Monday, June 27, 2016

Lesson #4 Vinnie and Maude Make a Love Connection - Let's Join Those Blocks!

I am loving the blocks I'm seeing in the QAL FB group! And not one complaint about those tiny squares we dealt with in the last lesson! Yay! Either you conquered them with some of the tips or maybe you just knew I didn't want to hear any whining. Either way, I'm happy.

No matter how many blocks you have whipped up since our last lesson, they won't do a whole lot of good just sitting around your studio, dining room table, guest room, living room, or wherever it is that you do your sewing. It's my experience that quilters tend to average about 15 UFOs at any given time and we don't need this project turning into number 16 for you. So let's get them sewn together!

The big two decisions you need to make are layout and spacer blocks (or no - because depending on your layout, maybe you don't need spacer bars!) We'll start with layout, because as many of you have pointed out already, the possibilities abound and I might as well get you all a-twitter with ideas right off the bat.

The two obvious layouts most of you are probably working with are the one shown on the cover

It's a little like bouncing balls.
or the baby sized version

 Both of these versions shown in the pattern use spacer blocks. I will never deny that I am not a fan of "blocks and sashing" style quilts, and therefore I'm always looking to set my designs in more interesting (to me) ways. Spacer bars come in handy for that kind of thing.

But that isn't to say you NEED them. In good news, I'm also a fan of blocks that form interesting (or at least some form of) secondary patterns when blocks are placed next to each other. I didn't love how my scrappy blocks looked side by side, but if your blocks are a little more planned with a more consistent background fabric, you just might love the look of them side by side in a grid:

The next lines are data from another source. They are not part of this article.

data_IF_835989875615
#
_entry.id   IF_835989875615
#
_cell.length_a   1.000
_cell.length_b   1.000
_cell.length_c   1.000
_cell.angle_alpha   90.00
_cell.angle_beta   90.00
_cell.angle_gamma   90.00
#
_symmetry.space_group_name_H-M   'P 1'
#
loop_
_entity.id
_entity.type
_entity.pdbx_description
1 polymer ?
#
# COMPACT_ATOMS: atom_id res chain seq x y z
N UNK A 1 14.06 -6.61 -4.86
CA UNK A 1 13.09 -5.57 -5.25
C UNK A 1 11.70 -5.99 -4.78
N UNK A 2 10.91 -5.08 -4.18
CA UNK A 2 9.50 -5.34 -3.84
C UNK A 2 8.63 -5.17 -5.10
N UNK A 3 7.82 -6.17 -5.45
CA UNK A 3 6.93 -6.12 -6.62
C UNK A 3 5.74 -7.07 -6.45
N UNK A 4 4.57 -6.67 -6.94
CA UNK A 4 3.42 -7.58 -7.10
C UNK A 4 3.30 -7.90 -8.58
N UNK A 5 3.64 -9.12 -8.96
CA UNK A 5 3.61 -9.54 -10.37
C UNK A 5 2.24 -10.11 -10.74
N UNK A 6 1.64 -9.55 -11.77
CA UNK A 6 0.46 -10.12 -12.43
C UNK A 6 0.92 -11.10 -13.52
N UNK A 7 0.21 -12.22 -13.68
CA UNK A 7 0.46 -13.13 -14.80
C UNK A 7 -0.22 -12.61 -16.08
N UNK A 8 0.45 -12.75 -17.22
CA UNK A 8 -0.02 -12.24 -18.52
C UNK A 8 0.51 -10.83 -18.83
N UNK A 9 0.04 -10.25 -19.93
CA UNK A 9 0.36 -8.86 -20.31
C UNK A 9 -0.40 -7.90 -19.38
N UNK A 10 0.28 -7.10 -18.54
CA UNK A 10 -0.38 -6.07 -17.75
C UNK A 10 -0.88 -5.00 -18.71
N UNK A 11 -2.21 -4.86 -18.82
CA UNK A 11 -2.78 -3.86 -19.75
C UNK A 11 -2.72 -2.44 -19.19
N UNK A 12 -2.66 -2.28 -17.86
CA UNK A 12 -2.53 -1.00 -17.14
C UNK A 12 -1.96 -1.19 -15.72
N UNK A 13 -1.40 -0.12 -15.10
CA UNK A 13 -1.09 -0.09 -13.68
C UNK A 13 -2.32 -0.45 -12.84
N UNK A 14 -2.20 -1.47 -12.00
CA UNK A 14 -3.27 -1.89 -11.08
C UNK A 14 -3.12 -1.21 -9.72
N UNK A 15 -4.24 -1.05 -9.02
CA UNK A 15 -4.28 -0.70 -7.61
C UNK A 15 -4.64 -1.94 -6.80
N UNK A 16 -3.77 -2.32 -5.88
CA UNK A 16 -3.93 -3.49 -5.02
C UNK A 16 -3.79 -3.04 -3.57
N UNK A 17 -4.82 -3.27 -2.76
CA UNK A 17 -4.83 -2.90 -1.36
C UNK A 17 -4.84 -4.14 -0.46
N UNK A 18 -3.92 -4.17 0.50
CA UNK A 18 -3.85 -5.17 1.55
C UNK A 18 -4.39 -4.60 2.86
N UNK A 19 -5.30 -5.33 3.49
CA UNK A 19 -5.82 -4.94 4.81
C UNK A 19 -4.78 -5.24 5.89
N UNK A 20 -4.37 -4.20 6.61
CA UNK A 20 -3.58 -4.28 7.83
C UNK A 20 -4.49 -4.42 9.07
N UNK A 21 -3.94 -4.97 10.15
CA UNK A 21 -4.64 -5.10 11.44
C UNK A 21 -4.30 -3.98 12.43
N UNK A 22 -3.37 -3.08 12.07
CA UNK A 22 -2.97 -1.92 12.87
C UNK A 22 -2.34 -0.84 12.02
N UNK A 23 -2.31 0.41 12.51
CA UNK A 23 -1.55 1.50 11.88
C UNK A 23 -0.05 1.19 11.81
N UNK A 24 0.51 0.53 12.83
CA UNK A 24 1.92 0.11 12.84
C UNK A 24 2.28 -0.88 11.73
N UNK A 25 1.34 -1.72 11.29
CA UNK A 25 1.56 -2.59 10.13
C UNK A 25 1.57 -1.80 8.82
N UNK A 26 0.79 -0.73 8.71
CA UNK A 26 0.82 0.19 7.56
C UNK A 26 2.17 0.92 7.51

Kind of looks like tiles to me.
Or on point - in this example I used the same blocks for the setting triangles. You'd have to slice some of your hard work to do it, but it could work. I'd probably sew it all together then square the sides off before adding the corner setting triangles. A little easier than doing more math!

It's like an explosion of Halloween
Isn't it pretty cool how on point the lines of the block almost look wavy? It amazes me that these are just turned a different way - both settings are using exactly the same blocks!

If you are doing the larger blocks, this all works the same way, and you probably got a taste for how the lines get a little wavy when you saw the layout for your quilt on page 7 of the Vinnie Loves Maude pattern. I'd love to see someone add lots more larger sized blocks and make a twin or larger! But yeah, I don't have time so why should you either right now? I'll just keep hoping!

Then of course there is the photo you've seen a million times, but I'll show it again anyway:

Deb Hartman's award winning version.
These blocks in my runner shown at right were set side by side, but because they were all so different, there is still plenty of interest in the design for me. But then there is Deb Hartman's award winning (for real! She won "Best Use of Color" in her guild's challenge!) runner, which uses all the same colors but that border fabric and added use of some appliques just ups the interest for me and makes the whole thing sing.

Don't you love talking quilt possibilities? It's almost as much fun as talking baby names.

But wait! There's more!

What if you DO want to add spacers? And why shouldn't you? Not only do they add some interest to a setting, but if you have extra fabric, why not use it up? PLUS, as you will see, there is at least one way that the spacer bars can act as a self border! 

There are two ways to look at the spacer bars - as solid bars, and as pieced bars. The pieced bars were what I chose for the cover quilt, because when I started designing this block and pattern, in my mind the background would blend well with the blocks. At first, I thought that this could likely be accomplished simply by using a single low volume fabric for all the spacer bars, and that in doing so it would totally blend right in with all the low volumes in the background of the blocks. I was oh so wrong.